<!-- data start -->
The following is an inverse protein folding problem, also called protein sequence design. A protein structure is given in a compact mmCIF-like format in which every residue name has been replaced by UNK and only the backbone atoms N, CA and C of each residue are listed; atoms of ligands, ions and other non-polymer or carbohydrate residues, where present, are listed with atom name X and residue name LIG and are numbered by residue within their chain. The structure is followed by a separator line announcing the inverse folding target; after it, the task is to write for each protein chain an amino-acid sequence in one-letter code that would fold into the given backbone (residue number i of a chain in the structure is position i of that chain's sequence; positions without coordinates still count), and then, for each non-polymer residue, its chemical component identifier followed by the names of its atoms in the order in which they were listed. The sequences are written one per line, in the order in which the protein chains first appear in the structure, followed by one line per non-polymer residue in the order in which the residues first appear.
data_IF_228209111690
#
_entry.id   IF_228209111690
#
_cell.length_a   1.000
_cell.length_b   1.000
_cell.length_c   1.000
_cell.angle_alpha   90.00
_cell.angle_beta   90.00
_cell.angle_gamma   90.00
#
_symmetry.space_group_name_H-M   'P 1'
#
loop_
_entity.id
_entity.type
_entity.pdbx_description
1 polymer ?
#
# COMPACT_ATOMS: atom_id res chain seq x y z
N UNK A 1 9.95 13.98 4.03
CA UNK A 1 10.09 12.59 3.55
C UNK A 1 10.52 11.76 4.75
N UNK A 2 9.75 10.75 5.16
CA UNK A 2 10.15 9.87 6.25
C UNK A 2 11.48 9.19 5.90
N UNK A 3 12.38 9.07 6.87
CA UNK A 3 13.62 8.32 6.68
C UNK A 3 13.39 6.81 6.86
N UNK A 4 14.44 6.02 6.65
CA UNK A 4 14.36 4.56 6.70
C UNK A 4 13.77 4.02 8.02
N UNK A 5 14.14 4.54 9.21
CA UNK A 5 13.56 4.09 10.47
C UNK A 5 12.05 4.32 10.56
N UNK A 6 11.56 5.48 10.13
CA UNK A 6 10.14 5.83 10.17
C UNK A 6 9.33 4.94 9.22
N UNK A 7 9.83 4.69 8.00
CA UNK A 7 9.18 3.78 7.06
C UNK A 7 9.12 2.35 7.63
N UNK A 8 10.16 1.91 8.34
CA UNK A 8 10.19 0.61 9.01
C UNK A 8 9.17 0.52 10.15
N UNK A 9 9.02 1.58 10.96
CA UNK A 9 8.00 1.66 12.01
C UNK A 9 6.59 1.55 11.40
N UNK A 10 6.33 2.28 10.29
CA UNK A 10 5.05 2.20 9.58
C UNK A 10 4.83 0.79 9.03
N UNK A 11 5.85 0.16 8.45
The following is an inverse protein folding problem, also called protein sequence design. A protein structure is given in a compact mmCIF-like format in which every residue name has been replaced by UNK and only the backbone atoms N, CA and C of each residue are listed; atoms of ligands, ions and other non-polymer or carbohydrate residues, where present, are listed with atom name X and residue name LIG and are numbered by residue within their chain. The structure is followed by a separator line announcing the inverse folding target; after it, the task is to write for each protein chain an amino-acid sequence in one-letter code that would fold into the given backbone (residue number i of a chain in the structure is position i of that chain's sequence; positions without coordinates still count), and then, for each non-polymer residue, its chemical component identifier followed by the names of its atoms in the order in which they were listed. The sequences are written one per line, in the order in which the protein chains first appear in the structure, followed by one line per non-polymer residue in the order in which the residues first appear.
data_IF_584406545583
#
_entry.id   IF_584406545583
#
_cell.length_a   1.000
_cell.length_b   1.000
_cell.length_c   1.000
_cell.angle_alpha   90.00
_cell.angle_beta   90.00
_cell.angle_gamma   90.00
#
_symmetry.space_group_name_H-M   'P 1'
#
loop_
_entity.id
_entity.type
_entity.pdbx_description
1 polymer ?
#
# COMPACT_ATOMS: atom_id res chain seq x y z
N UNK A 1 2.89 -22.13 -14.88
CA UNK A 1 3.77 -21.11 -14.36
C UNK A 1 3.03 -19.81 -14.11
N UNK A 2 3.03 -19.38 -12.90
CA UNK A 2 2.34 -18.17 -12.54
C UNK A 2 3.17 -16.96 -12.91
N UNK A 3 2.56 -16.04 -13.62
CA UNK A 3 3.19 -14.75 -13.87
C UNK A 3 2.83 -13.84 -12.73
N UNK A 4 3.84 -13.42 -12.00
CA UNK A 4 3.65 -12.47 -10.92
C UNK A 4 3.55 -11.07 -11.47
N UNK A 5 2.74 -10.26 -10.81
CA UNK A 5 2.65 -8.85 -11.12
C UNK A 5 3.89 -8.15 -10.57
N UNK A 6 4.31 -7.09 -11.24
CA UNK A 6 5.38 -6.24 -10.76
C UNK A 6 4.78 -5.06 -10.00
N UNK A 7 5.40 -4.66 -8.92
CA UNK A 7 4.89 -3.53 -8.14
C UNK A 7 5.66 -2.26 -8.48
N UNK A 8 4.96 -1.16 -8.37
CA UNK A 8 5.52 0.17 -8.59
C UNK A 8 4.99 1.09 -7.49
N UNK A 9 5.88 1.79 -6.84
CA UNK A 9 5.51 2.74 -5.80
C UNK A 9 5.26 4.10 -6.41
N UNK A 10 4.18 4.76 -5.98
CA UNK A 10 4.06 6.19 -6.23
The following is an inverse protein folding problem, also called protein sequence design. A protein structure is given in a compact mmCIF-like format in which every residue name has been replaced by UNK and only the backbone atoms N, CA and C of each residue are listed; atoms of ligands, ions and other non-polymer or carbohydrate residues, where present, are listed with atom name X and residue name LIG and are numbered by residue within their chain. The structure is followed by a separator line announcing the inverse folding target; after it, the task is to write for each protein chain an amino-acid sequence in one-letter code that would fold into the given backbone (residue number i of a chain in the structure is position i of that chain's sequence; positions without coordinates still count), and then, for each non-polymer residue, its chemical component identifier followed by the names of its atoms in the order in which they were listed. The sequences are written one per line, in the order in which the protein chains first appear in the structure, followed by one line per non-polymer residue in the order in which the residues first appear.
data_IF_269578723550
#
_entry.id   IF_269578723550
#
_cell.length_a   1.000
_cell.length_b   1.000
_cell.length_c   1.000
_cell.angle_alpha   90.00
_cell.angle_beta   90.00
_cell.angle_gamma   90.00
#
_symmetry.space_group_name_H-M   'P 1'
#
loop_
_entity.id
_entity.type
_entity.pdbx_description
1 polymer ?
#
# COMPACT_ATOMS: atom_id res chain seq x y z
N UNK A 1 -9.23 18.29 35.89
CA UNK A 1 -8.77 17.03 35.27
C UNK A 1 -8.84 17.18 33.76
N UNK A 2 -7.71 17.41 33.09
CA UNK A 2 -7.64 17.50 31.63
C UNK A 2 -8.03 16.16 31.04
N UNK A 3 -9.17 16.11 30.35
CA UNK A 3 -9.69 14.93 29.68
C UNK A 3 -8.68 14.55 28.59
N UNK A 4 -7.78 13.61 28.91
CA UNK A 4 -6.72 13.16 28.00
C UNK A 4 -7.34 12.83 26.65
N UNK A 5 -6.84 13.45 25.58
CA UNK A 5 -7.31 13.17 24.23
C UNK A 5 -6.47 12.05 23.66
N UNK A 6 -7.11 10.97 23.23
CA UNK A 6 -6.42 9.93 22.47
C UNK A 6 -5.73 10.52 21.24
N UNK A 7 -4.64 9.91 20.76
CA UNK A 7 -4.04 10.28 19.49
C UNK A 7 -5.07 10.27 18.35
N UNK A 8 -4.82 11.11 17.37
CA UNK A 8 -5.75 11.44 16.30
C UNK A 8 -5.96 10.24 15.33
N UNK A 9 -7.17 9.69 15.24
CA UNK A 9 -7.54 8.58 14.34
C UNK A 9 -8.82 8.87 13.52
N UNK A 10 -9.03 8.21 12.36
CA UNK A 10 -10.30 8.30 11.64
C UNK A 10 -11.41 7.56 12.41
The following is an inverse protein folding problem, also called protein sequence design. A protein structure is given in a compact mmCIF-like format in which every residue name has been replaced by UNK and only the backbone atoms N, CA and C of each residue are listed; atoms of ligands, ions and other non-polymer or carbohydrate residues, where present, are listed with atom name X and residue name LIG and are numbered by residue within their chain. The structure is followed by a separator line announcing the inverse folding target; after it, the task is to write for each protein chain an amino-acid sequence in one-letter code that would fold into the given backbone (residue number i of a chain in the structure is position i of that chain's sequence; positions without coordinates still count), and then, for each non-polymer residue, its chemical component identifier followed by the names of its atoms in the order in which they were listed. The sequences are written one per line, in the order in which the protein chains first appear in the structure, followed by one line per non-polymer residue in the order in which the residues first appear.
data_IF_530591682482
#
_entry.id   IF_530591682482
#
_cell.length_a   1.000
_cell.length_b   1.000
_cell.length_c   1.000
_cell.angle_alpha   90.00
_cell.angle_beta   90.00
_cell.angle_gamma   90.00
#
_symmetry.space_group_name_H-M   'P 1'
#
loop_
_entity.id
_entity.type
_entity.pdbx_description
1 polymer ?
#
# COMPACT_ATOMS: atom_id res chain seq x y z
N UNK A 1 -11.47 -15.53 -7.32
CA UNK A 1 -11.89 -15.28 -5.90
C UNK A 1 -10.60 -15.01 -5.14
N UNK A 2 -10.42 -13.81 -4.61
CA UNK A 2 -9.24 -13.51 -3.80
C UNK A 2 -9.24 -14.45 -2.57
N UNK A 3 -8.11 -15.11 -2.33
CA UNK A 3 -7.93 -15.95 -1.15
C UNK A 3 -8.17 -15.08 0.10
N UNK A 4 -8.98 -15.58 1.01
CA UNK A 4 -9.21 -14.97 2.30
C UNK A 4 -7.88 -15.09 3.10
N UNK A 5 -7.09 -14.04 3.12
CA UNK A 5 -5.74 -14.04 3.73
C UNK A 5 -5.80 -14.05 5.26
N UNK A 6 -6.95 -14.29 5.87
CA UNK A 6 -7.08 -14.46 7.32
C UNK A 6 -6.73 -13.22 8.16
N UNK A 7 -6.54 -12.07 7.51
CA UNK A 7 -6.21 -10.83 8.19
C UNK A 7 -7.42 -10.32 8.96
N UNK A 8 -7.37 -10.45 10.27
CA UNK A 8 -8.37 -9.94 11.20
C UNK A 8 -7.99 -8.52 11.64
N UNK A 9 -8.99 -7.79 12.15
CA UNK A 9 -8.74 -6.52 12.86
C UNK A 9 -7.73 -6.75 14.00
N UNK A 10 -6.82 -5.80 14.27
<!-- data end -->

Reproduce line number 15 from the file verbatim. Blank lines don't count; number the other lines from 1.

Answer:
loop_